After its Shrewsbury, N.J., plant was temporarily shut down last week for failing to dispatch calves humanely, the company is initiating several corrective measures.

"The proper and humane handling of the animals in our care is a top priority, and I assure you that the events of the past few days do not reflect our company or family values,” Tony Catelli, president, said in a statement. “We are firmly committed to ensuring something like this never happens again, and our company has taken a number of proactive measures to do so.

“It is essential to note that the processing of non-ambulatory calves is a clear violation of USDA and Catelli Brothers’ policies – and we have strongly reaffirmed that policy with all of our employees. The investigation found no evidence of processing of non-ambulatory calves at our plant, and our strict standards never were violated.

Catelli Bros. was cited for what the USDA said were two examples of egregious inhumane handling and slaughter of cattle, reports the Asbury Park Press. Catelli on Saturday said three workers involved with the incidents no longer are employed there, although it declined to say if they were fired.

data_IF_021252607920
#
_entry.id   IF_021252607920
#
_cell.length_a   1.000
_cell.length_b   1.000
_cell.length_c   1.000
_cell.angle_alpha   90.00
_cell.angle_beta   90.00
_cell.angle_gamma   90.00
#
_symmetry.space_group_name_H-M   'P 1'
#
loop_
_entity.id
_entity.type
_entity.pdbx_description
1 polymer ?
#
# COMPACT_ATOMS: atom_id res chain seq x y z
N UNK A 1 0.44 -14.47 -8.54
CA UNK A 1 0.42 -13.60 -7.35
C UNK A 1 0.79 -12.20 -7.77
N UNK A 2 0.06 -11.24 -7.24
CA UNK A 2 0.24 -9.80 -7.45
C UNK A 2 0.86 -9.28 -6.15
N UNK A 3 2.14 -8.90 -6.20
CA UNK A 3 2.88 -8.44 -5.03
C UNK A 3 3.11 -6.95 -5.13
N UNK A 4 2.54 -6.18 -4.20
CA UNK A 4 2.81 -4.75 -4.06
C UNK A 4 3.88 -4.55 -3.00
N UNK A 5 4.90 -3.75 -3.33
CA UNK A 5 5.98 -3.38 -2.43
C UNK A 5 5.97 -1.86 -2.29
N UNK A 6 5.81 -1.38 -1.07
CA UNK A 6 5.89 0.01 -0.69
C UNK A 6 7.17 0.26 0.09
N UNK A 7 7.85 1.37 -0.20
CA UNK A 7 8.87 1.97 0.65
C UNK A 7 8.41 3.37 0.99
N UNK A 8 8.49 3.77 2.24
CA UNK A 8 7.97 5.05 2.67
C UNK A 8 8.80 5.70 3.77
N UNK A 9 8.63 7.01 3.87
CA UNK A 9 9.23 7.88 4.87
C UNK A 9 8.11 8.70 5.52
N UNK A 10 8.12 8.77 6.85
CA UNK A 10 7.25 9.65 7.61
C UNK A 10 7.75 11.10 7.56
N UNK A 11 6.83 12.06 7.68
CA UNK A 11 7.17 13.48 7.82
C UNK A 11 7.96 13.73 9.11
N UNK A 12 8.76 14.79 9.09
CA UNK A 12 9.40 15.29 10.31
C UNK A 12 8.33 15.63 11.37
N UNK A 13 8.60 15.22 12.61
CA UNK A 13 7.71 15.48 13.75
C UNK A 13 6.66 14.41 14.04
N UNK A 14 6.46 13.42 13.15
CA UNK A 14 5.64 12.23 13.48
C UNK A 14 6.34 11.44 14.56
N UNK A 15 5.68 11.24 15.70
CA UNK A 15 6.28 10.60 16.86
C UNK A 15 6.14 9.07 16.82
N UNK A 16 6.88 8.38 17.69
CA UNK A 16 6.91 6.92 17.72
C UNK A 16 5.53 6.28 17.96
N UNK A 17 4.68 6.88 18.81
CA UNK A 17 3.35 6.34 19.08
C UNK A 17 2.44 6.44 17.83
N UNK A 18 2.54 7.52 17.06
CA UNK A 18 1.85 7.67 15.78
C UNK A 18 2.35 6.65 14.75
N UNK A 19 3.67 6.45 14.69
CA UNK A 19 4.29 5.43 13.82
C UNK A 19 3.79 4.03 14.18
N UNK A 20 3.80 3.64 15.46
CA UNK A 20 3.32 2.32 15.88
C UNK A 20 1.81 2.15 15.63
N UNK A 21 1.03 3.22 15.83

Catelli said in his statement that the company had been given recommendations from Dr. Temple Grandin from Colorado State University and Jerry Karczewski of Karczewski Consulting, and a PAACO (Professional Animal Auditor Certification Organization)-certified auditor has retrained the company’s employees.

Catelli added, “Several corrective actions are already underway or have already been implemented, including:

  • Reaffirming our policy that non-ambulatory calves that arrive at our plant will not be processed
  • Incorporating 24/7, third-party remote video surveillance and auditing of animal handling and processing procedures by Arrowsight, a program developed in cooperation with Dr. Temple Grandin; Catelli Brothers will be the first veal plant in the country to employ Arrowsight
  • Retraining of all employees who handle animals in humane animal handling procedures. Failure to follow these procedures will lead to specific disciplinary actions as needed, including termination
  • Increasing the number of inspections and documenting confirmation of proper operation of all equipment used in harvest
  • Increasing quality assurance audits of the harvest process following American Meat Institute (AMI) guidelines
  • Retraining all company transportation partners on proper animal handling and transportation procedures
  • Three employees involved in this Fall 2013 incident are no longer employed with Catelli Brothers

“Accountability, responsibility, continuous improvement and ongoing monitoring will be central to our programs going forward. Our work to be proactive in addressing the issues that have been raised will help to ensure our plant operates responsibly and always with the highest regard for the care of our calves.”

Source: Asbury Park Press, Catelli Bros.